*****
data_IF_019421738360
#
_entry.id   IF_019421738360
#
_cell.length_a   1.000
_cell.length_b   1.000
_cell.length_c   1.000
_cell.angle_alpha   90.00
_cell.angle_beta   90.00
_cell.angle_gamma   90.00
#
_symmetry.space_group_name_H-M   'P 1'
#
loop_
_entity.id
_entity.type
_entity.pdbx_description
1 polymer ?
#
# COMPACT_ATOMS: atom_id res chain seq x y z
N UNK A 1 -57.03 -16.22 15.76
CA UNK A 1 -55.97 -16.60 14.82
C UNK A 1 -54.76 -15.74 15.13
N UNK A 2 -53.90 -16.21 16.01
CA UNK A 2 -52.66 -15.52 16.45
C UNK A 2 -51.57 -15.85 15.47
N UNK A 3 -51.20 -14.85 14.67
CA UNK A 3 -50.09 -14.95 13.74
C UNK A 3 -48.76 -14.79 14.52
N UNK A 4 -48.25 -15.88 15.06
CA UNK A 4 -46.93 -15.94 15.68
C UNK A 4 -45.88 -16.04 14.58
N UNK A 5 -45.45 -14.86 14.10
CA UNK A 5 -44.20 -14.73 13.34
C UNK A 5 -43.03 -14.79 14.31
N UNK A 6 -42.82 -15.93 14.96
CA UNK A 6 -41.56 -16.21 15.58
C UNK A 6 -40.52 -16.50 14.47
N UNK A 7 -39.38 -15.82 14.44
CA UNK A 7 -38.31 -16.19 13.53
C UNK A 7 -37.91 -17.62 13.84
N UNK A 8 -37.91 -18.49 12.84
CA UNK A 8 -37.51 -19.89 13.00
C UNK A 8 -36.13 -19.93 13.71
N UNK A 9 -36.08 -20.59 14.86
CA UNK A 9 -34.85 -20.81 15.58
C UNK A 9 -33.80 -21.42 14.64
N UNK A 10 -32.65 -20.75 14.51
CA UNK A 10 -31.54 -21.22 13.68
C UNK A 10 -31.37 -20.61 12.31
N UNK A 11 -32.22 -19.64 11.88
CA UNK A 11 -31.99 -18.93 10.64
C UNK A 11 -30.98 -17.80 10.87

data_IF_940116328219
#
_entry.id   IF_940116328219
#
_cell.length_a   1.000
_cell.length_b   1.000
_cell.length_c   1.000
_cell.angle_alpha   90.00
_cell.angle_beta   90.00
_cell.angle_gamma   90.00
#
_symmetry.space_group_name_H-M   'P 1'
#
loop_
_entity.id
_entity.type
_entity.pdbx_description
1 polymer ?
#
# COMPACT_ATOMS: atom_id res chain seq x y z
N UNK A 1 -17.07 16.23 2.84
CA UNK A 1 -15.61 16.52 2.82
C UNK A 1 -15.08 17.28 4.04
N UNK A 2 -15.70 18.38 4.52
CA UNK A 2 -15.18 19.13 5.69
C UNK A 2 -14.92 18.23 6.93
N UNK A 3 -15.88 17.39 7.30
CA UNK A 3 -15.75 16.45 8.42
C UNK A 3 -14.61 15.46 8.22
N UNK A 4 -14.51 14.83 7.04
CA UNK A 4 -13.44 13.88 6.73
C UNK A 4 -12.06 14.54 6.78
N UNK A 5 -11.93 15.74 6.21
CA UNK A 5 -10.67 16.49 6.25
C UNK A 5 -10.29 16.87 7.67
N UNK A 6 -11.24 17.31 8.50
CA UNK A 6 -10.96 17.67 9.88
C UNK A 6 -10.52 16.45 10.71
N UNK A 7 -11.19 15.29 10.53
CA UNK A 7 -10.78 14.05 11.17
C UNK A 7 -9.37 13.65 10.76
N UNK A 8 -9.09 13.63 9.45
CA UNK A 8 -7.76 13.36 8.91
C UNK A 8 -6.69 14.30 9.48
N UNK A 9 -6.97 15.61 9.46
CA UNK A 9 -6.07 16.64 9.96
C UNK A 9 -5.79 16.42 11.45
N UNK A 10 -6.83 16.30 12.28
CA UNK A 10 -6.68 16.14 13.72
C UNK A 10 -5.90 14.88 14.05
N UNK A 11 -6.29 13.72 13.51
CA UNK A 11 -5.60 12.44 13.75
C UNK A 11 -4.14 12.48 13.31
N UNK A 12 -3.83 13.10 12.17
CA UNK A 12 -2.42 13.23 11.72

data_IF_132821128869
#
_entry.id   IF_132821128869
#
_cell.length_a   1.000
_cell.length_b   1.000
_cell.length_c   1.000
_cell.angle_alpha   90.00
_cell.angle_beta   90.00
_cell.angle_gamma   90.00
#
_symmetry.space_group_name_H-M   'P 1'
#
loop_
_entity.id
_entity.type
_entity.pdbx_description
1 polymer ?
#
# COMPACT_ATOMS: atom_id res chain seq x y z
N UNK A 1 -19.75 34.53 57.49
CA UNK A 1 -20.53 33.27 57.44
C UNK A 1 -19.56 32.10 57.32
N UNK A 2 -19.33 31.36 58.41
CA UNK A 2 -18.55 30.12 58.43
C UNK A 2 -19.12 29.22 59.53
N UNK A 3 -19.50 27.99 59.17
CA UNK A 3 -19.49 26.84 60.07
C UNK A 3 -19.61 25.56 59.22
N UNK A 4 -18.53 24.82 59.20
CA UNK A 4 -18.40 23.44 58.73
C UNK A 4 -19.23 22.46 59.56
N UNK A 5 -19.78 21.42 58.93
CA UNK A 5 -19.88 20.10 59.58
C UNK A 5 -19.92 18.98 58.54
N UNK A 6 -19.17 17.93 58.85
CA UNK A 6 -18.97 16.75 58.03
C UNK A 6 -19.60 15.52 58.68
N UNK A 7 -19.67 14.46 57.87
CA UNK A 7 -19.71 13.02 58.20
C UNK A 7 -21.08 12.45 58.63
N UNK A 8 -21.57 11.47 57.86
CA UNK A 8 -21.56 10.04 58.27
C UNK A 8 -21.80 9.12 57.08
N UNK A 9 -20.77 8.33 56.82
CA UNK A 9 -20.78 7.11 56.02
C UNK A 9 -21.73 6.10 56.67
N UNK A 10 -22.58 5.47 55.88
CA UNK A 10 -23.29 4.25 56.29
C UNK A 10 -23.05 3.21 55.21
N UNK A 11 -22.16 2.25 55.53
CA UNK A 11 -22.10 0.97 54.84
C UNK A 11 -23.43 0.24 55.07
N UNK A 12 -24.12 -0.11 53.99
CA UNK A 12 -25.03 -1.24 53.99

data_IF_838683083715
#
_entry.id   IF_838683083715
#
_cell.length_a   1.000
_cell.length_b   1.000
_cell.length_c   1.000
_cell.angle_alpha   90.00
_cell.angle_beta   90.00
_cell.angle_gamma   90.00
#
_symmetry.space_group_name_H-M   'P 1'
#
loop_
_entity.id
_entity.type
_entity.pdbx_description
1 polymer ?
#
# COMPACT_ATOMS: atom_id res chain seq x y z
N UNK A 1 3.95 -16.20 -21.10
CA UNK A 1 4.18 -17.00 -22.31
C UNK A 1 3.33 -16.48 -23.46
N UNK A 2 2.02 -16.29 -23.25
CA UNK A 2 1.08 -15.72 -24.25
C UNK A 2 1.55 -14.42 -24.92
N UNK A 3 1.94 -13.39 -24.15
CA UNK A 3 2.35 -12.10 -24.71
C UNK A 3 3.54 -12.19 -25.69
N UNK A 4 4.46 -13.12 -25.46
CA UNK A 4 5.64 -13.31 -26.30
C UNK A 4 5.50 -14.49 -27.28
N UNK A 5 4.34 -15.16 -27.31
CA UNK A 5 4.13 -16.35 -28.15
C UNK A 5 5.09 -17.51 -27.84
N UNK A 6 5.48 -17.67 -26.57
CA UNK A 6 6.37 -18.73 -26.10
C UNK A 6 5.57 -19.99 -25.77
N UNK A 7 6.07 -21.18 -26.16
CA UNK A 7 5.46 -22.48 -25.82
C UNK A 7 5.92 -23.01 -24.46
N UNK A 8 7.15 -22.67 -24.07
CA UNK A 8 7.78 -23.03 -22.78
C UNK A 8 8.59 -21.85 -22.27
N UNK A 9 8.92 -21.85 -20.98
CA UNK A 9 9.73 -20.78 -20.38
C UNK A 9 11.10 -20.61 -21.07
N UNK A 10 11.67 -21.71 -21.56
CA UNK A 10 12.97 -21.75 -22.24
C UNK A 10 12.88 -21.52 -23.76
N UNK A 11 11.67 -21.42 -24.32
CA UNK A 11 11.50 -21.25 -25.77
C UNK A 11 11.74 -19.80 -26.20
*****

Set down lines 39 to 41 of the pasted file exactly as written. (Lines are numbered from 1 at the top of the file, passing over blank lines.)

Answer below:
N UNK A 7 -39.38 -15.82 14.44
CA UNK A 7 -38.31 -16.19 13.53
C UNK A 7 -37.91 -17.62 13.84